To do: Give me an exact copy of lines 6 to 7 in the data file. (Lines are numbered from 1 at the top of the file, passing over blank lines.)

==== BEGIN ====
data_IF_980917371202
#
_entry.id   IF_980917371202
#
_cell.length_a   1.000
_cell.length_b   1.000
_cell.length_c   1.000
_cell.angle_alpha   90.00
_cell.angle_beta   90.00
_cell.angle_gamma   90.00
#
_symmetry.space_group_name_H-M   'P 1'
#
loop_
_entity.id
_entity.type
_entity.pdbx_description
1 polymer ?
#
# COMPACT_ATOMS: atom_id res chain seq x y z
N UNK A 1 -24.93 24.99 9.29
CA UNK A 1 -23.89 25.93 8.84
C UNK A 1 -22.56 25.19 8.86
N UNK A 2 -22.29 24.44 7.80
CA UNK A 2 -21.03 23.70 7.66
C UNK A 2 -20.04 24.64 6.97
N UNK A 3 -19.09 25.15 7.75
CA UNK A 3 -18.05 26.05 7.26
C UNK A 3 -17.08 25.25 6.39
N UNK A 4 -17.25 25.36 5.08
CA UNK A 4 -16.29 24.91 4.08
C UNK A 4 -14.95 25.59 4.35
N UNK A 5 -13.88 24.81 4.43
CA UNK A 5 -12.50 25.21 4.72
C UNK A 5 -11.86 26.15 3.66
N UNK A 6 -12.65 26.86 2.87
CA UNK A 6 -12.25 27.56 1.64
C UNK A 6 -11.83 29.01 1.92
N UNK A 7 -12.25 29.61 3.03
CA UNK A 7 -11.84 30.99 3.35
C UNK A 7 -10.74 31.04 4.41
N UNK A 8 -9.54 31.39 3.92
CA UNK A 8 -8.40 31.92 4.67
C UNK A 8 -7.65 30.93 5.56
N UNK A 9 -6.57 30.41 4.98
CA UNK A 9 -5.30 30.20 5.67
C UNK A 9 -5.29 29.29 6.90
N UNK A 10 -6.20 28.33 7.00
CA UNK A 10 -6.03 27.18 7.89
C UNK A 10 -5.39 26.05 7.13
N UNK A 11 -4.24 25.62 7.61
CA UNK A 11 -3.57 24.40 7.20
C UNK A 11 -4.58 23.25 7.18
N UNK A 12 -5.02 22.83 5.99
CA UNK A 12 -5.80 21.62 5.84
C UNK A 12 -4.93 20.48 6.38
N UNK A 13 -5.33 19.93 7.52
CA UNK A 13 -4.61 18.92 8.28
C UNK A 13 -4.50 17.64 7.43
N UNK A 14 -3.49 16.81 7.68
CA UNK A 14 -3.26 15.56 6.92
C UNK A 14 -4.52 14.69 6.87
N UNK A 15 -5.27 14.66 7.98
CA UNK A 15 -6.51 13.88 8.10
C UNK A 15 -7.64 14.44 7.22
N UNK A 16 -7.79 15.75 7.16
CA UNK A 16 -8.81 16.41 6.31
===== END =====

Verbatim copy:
_cell.length_b   1.000
_cell.length_c   1.000